Category Archives: Politics

A Generational Analysis of the Potential 2016 Presidential Candidates

Several years ago, William Strauss and Neil Howe presented a theory on generational cycles in American history. Without going into that theory in depth, suffice to say I have done an analysis of the current crop of suspected candidates for President of the United States.

Strauss and Howe have identified 15 generational “cohorts” in the history of the US. A cohort is one generation which spans, roughly, 20 years, and is comprised of members who share certain characteristics that either mold the times are or molded by them. Those cohorts are:

Awakening 1701–1723
Liberty 1724–1741
Republican 1742–1766
Compromise 1767–1791
Transcendental 1792–1821
Gilded 1822–1842
Progressive 1843–1859
Missionary 1860–1882
Lost 1883–1900
G.I. 1901–1924
Silent 1925–1942
Boom 1943–1960
Generation X 1961–1981
Millennial 1982–2004
Homeland 2005-Present

By identifying each US President with his cohort, an interesting pattern emerges.

PresGen1

 

 

 

 

 

 

 

 

 

 

 

Of 43 individuals who have been President, with the title changing hands 43 times (remember Cleveland’s terms were nonconsecutive), only twice has the new president not been of the same or the succeeding generation. That is to say, presidential succession in the US has been generationally progressive with younger generation taking over from older ones, except twice.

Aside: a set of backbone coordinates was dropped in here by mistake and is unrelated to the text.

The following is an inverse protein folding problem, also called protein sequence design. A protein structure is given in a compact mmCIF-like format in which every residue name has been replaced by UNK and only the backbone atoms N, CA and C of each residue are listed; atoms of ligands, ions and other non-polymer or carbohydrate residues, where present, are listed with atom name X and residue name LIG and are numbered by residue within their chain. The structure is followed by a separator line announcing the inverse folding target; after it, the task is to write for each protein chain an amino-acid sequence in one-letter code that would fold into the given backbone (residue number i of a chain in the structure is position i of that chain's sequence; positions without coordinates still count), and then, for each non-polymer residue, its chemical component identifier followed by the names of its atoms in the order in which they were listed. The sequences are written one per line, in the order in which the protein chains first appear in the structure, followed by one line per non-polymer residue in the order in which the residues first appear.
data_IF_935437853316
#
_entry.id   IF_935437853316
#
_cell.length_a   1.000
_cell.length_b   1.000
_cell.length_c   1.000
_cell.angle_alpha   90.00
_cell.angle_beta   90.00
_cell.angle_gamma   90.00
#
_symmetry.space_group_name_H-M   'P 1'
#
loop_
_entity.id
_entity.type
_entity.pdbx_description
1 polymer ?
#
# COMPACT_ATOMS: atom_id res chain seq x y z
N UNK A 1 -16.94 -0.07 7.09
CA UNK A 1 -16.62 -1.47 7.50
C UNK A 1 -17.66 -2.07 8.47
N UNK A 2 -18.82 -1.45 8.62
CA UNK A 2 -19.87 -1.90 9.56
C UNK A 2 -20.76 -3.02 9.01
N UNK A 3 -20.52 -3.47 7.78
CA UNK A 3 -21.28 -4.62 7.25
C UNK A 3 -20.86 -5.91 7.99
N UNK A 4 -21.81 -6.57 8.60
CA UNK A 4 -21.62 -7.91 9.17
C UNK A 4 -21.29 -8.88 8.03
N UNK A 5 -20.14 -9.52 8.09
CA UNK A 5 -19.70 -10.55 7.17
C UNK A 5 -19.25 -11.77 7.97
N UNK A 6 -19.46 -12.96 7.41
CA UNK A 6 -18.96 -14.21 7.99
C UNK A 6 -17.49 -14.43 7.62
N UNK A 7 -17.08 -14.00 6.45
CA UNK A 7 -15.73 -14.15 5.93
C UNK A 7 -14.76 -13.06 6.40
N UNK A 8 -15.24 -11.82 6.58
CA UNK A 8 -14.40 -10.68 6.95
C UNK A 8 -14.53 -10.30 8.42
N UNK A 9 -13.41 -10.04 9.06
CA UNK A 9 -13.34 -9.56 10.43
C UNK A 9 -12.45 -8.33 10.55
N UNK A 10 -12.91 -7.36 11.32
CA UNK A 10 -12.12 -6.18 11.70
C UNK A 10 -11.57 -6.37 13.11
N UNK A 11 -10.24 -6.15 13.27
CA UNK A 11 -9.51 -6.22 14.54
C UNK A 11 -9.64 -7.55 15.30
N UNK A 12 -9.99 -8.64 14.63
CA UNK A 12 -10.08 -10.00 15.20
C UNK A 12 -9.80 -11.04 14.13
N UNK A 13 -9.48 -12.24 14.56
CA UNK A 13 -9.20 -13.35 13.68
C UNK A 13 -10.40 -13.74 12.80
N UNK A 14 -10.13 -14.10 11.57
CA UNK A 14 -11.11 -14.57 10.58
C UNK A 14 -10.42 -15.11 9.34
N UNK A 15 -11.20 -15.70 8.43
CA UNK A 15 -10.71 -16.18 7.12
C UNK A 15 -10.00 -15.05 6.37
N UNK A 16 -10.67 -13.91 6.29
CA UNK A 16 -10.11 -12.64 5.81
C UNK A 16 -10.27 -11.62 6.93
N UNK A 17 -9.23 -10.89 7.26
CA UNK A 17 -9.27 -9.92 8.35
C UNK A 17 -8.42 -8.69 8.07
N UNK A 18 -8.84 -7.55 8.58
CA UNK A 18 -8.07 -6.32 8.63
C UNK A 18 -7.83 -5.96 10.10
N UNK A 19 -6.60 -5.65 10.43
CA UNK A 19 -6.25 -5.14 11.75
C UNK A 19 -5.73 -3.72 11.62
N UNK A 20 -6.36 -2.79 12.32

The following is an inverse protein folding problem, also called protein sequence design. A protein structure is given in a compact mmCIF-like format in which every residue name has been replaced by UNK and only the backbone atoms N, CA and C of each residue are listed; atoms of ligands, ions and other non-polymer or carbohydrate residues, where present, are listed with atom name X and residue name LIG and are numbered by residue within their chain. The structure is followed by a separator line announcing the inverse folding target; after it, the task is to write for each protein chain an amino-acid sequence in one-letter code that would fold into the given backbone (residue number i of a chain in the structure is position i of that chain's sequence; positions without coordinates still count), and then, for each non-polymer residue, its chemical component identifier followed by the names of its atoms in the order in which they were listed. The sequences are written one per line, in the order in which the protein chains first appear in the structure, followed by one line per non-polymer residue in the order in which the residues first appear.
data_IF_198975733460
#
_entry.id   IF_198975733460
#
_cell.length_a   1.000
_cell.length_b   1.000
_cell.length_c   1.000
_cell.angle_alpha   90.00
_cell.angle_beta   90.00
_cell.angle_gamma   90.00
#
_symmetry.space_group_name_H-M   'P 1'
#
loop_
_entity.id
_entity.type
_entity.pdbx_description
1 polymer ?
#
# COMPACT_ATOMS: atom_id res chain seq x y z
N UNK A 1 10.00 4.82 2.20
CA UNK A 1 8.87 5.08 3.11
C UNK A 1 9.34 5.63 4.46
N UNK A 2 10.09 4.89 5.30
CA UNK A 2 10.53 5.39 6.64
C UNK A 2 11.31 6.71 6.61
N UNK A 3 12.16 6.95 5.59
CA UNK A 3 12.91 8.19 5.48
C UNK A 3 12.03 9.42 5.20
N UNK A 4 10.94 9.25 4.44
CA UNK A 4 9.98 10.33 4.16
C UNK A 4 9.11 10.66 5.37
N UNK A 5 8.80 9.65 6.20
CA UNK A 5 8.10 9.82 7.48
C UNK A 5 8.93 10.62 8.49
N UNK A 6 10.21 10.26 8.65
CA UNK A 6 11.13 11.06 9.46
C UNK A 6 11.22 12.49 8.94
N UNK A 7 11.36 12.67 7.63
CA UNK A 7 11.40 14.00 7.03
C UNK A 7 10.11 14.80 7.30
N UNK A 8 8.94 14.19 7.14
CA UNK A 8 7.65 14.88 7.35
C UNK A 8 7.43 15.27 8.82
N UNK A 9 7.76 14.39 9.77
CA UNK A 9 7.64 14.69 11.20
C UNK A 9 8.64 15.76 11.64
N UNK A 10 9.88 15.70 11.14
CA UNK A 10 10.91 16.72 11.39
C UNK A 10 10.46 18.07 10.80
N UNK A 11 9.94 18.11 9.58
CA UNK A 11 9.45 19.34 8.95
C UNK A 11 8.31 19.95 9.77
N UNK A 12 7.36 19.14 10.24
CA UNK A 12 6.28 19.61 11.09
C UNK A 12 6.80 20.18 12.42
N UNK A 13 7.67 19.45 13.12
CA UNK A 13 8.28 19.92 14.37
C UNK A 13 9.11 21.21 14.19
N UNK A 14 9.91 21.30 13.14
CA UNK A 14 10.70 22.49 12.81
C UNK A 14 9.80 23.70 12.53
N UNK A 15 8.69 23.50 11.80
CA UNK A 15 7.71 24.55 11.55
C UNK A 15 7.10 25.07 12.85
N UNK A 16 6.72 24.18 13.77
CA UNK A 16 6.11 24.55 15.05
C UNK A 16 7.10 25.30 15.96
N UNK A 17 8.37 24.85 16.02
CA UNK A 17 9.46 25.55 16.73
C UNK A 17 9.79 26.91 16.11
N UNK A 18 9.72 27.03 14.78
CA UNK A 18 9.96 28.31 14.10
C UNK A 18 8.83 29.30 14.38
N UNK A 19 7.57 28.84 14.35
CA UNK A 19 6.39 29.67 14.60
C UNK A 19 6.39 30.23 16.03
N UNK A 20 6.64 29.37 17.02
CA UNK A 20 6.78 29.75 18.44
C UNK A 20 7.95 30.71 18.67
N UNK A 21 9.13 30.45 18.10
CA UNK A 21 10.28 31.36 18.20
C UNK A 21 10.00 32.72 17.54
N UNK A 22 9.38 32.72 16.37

The first was Zachary Taylor, an older Compromise generation member who was elected after James K. Polk, a member of the Transcendental cohort. But Polk was forced to accept an agreement to only serve one term in order to secure nomination and was the country’s first “Dark Horse” presidential candidate. Taylor was not late, Polk was early.

The other also involved the Transcendentals and the Compromise generations. Franklin Pierce, Transcendental, was followed by Compromise member, James Buchanan. Buchanan’s successors were Abraham Lincoln, and the crisis that he did little to prevent.

My thesis then, is that the next President is most likely to be a member of the Generation X cohort. Some chance exists that Barack Obama was “early” like Polk, but as he was elected, I think less likely. Also possible that the next President could be a Millennial, the oldest members of which are just old enough to be eligible, but there are no Millennial in the list of probable candidates, at least not yet.

Looking at all 57 US Presidential elections, there are somethings we need to be clear on.